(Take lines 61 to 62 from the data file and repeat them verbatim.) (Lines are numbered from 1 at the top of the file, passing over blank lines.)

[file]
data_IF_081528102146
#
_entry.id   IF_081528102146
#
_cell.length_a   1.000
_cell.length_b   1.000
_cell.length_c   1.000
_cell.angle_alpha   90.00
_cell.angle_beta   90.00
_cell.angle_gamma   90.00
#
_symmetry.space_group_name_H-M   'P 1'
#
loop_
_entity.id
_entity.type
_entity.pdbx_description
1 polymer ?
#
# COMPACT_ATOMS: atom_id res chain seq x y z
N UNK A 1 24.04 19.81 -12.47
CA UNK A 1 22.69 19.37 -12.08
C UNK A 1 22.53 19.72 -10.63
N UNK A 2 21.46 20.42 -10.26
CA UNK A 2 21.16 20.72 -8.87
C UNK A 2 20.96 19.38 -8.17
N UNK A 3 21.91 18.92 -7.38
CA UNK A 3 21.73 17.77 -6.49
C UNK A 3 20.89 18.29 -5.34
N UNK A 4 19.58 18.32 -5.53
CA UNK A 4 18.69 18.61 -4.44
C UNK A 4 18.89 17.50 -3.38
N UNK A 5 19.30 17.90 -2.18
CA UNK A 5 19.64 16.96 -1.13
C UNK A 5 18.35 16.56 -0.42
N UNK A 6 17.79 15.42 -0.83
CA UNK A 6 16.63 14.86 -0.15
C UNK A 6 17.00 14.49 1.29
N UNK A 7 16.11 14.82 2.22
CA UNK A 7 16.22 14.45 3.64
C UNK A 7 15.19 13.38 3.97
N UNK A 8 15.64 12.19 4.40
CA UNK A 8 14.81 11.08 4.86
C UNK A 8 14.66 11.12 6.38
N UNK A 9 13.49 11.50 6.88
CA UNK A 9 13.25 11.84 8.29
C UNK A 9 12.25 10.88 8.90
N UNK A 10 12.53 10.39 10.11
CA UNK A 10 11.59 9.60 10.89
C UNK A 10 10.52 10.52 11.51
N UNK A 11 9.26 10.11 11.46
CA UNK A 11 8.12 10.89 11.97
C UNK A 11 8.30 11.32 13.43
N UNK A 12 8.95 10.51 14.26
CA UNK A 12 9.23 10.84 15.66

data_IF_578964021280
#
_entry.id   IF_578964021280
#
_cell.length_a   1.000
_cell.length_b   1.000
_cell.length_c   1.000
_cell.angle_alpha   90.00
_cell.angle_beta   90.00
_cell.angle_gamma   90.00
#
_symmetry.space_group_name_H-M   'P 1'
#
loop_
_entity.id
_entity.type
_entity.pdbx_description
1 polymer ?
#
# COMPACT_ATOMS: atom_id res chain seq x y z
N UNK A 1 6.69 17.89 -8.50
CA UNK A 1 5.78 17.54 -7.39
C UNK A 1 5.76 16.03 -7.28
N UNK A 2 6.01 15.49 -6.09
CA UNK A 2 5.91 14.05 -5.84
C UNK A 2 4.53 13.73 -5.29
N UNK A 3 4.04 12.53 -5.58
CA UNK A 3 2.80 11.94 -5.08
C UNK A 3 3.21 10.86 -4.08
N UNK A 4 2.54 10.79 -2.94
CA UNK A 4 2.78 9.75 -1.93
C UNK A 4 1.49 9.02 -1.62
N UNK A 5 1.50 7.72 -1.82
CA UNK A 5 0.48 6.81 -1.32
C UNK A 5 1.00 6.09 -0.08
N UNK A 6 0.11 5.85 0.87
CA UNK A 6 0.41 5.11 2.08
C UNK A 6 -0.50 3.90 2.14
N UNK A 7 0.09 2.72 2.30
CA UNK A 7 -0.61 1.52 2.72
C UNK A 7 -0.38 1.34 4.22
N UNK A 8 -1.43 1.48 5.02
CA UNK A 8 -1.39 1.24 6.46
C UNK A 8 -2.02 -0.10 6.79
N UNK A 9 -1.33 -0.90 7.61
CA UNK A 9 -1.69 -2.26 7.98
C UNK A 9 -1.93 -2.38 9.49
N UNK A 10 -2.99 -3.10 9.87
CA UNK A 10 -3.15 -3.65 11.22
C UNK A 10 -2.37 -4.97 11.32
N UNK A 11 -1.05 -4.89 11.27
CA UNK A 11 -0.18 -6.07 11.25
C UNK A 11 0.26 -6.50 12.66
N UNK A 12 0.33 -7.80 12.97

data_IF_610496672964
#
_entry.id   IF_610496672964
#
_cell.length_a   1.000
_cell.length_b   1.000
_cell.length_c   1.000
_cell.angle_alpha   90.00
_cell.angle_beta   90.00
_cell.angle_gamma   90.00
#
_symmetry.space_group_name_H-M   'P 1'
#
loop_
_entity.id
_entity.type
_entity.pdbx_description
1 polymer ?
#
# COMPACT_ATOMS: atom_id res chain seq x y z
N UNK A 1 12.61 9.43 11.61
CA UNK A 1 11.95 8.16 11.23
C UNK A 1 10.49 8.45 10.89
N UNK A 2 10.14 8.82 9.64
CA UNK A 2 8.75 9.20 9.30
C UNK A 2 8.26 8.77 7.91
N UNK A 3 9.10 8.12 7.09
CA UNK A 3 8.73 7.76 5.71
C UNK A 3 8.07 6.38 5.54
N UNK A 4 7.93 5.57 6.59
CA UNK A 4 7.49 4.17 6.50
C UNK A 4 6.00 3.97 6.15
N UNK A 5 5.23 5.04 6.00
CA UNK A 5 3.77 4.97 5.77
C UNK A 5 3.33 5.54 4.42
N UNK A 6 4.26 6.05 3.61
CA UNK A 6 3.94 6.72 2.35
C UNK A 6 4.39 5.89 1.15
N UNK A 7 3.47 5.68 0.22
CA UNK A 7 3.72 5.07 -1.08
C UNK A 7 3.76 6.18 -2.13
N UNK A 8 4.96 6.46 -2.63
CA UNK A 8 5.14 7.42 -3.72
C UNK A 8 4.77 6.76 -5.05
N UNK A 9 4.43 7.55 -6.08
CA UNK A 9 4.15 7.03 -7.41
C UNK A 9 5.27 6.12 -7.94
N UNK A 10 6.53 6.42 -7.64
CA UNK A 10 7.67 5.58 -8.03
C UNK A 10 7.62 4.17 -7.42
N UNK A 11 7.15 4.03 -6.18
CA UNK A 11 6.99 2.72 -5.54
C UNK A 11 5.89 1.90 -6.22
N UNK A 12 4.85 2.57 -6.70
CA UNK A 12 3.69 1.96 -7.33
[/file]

_cell.length_b   1.000
_cell.length_c   1.000